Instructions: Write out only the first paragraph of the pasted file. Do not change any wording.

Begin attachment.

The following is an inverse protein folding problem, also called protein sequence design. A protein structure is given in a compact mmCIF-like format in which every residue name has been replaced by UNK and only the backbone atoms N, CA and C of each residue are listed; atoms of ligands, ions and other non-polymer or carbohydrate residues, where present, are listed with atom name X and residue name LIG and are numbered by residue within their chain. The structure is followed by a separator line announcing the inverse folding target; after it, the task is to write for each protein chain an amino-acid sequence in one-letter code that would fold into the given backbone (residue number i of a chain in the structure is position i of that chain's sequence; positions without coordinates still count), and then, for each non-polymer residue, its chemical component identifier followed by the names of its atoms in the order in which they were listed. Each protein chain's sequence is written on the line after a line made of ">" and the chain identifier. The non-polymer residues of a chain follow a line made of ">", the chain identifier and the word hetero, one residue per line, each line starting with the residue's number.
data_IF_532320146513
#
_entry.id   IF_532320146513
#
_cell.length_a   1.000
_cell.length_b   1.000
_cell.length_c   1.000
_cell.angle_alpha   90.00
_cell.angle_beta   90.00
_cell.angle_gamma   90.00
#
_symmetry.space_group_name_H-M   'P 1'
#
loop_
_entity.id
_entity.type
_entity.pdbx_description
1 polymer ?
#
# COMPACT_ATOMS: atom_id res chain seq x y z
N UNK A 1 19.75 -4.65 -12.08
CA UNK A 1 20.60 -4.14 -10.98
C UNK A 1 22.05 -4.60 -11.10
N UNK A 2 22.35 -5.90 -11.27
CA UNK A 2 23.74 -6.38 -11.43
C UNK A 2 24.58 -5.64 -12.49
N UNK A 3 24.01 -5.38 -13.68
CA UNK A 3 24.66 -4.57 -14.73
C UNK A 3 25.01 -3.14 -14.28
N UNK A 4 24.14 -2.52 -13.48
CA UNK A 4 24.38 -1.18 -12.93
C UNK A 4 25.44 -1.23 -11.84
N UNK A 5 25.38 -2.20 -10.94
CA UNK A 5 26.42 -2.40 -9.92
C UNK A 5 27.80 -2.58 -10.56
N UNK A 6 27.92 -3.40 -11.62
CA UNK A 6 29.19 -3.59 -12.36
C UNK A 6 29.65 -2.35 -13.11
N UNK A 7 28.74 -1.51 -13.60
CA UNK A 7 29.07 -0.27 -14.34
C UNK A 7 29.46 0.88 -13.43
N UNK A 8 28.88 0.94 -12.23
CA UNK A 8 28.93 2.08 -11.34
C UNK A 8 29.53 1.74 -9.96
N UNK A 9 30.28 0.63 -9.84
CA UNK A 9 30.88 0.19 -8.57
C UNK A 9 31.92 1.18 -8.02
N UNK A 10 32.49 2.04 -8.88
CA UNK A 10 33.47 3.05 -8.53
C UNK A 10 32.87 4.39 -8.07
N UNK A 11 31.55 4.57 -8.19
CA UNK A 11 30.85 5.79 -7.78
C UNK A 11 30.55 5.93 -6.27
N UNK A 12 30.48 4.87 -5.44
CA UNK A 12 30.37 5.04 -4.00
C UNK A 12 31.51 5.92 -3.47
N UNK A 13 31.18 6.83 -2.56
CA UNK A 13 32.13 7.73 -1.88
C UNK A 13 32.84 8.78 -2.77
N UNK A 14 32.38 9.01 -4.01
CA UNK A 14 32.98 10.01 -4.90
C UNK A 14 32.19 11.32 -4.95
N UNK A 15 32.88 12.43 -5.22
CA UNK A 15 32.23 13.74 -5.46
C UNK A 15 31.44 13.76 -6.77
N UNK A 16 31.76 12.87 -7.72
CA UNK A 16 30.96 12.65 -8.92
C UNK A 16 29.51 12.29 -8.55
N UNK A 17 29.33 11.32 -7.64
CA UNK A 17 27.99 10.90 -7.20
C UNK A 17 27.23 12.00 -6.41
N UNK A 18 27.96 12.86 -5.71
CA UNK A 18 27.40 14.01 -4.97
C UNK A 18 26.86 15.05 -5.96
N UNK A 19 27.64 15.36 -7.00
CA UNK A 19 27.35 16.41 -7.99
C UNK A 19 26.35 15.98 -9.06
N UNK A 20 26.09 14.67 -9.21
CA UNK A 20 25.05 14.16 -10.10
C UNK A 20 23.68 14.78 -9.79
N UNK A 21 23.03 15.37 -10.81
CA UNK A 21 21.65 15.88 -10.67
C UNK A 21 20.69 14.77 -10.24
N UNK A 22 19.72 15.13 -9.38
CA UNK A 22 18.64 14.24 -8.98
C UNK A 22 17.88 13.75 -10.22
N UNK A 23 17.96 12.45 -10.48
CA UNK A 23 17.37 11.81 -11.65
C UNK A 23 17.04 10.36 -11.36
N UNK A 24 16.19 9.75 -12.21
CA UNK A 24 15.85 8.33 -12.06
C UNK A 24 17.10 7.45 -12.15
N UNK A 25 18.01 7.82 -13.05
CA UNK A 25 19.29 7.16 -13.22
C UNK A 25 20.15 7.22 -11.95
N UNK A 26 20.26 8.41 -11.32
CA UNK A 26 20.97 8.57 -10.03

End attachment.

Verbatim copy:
The following is an inverse protein folding problem, also called protein sequence design. A protein structure is given in a compact mmCIF-like format in which every residue name has been replaced by UNK and only the backbone atoms N, CA and C of each residue are listed; atoms of ligands, ions and other non-polymer or carbohydrate residues, where present, are listed with atom name X and residue name LIG and are numbered by residue within their chain. The structure is followed by a separator line announcing the inverse folding target; after it, the task is to write for each protein chain an amino-acid sequence in one-letter code that would fold into the given backbone (residue number i of a chain in the structure is position i of that chain's sequence; positions without coordinates still count), and then, for each non-polymer residue, its chemical component identifier followed by the names of its atoms in the order in which they were listed. Each protein chain's sequence is written on the line after a line made of ">" and the chain identifier. The non-polymer residues of a chain follow a line made of ">", the chain identifier and the word hetero, one residue per line, each line starting with the residue's number.